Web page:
6 tips on how to sell your surfboard
Its time to fix up those dust collecting relics and free up some cash! Check out these 6 tips for the ultimate used board make over and how to sell it for maximum profit.
1) Research your surfboard
Understanding exactly what you’re selling is the key to having a smooth transaction. Know your brand and its model and understand the type of waves it performs in. Be sure to make a note of its highest retail value and do your home work online checking out similar conditioned models and what sort of price they go for. If you can’t find your own brand or model (in used condition) & if it’s shaped by a high end manufacturer check out similar brands and what they typically go for. This way you can be astute with your numbers, speak of comparable models and be sure when considering any offers.
2) Price is important
Be realistic with valuing your board. Once you understand exactly what you have as well as its comparable models it’s pretty easy to find a price range of where your board will fit. A surf board’s value will typically be based on the brand value combined with the overall condition. With this in mind, feel free to start listing your board at the top end of the scale and if you don’t get any takers, gradually reduce it until people start to get interested.
3) Clean your board up, fix the dings & then re-wax it
To get the maximum price for your board it’s time to give it a much needed make-over. Used boards often become neglected before being shuffled to the back of your board rack. First things first, you need to fix all the dings. Every single crack needs to be cleaned up and made water tight. If you’re not the main for the job, take it down to your local ding repair guy or local shaper and they give it some TLC. If you’re far from help, then order a kit online and do it yourself. Most minor dings are pretty easy to repair. Just remember that the buyer will always use an unfixed ding as the perfect opportunity to haggle over your price.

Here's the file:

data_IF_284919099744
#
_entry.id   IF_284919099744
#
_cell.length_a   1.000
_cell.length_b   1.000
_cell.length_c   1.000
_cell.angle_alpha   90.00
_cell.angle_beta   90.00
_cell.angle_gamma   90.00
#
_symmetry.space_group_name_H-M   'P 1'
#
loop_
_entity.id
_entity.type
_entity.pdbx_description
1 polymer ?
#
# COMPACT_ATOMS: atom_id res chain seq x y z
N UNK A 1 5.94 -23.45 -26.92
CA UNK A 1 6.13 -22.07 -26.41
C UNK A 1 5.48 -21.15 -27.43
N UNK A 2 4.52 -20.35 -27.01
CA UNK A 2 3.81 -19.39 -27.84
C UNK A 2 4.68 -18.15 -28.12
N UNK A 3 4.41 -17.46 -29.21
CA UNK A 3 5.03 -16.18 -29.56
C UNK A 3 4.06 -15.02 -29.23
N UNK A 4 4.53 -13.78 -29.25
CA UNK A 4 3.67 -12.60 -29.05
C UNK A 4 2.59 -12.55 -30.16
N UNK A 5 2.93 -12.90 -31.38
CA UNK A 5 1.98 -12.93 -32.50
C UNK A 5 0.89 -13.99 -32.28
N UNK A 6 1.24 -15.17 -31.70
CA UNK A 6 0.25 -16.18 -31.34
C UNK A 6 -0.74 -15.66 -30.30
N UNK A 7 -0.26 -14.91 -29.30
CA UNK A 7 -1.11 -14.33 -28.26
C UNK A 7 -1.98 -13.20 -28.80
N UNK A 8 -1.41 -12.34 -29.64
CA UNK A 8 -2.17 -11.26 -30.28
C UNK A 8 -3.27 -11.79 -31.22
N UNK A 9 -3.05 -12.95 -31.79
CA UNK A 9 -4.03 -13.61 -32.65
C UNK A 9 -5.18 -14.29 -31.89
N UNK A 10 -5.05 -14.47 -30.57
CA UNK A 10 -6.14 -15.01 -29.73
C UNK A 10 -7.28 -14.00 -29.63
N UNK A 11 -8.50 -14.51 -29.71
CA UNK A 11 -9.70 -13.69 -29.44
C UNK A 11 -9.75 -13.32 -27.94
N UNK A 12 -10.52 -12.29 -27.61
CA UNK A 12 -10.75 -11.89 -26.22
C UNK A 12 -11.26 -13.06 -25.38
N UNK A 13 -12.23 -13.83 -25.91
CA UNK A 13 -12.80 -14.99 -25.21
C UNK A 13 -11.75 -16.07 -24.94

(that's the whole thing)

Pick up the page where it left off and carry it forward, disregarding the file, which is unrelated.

Next step is to strip all the wax off from the entire board. A simple technique is to use hot water and your wax comb. One 95% of the wax has been removed, give the board a nice finish and remove all the smudges of wax with some form of solvent like white spirit or mineral spirit. Give it a final wipe down until it looks (kinda) shiny and new (ish!).
Handy hint: Make sure you re-wax the board. This is because even the best conditioned boards will soon develop a few pressure dings on the deck which can be a little unsightly. Its also a legitimate reason for a buyer to knock you down in price. Pressure dings generallyy aesthetic and don’t inhibit the board’s performance so it’s a perfectly legitimate practice so feel like you’re hiding anything. Besides this way the board is ready to ride, just like it should be!
Now go grab your camera.
4) Photos are your biggest friend
Whether we’re aware of it or not, the main photo of your surfboard is single-handedly the number 1 factor in luring in potential buyers. The primary picture should always be of the deck and show the entire board. Take the photo on a sunny day and have a nice single coloured back ground that contrasts to the boards colour. Be sure to take at least half a dozen photos including the complete outline of the bottom of the board. Additional pictures should consist of the fins, tail, and the dimensions (usually written in pencil along the stringer). Be sure to take photos of any dings as well as any accessories that might come with the board.
Handy hint: Before you take the photos, be sure to take the fins out and photo them separately. Then you can sell them with or without the fins. List the board without the fins because this way you can sell your board at a lower price. The fins will certainly be available, but at an additional fee!
5) Listing your board
Now that your board is ready to be sold and you have some slick photos in hand it’s time to list your board. Firstly make sure to upload as much information as possible including full dimensions as well as the board’s construction. Write a catchy description but be sure not to waffle on. Use short concise sentences that are descriptive. Copy and paste additional specs from the manufacturers website (where possible) but don’t over do it. Bullet points can be a good way to get the main information across whereas drowning out the key elements in too much detail can be counterproductive.
6) Timing is everything
Don’t just list when the time suits you. It can be a huge opportunity missed. Instead list the board in with timing in mind, especially in conjunction with the season. Floaty boards like a fish or some kind of hybrid just won’t have the same kind of impact in the winter compared to the summer time. The reverse goes for a step-up so list it when the winter swells start rolling in. Weekends are also a particularly good time to list as well as any holiday period including before and after.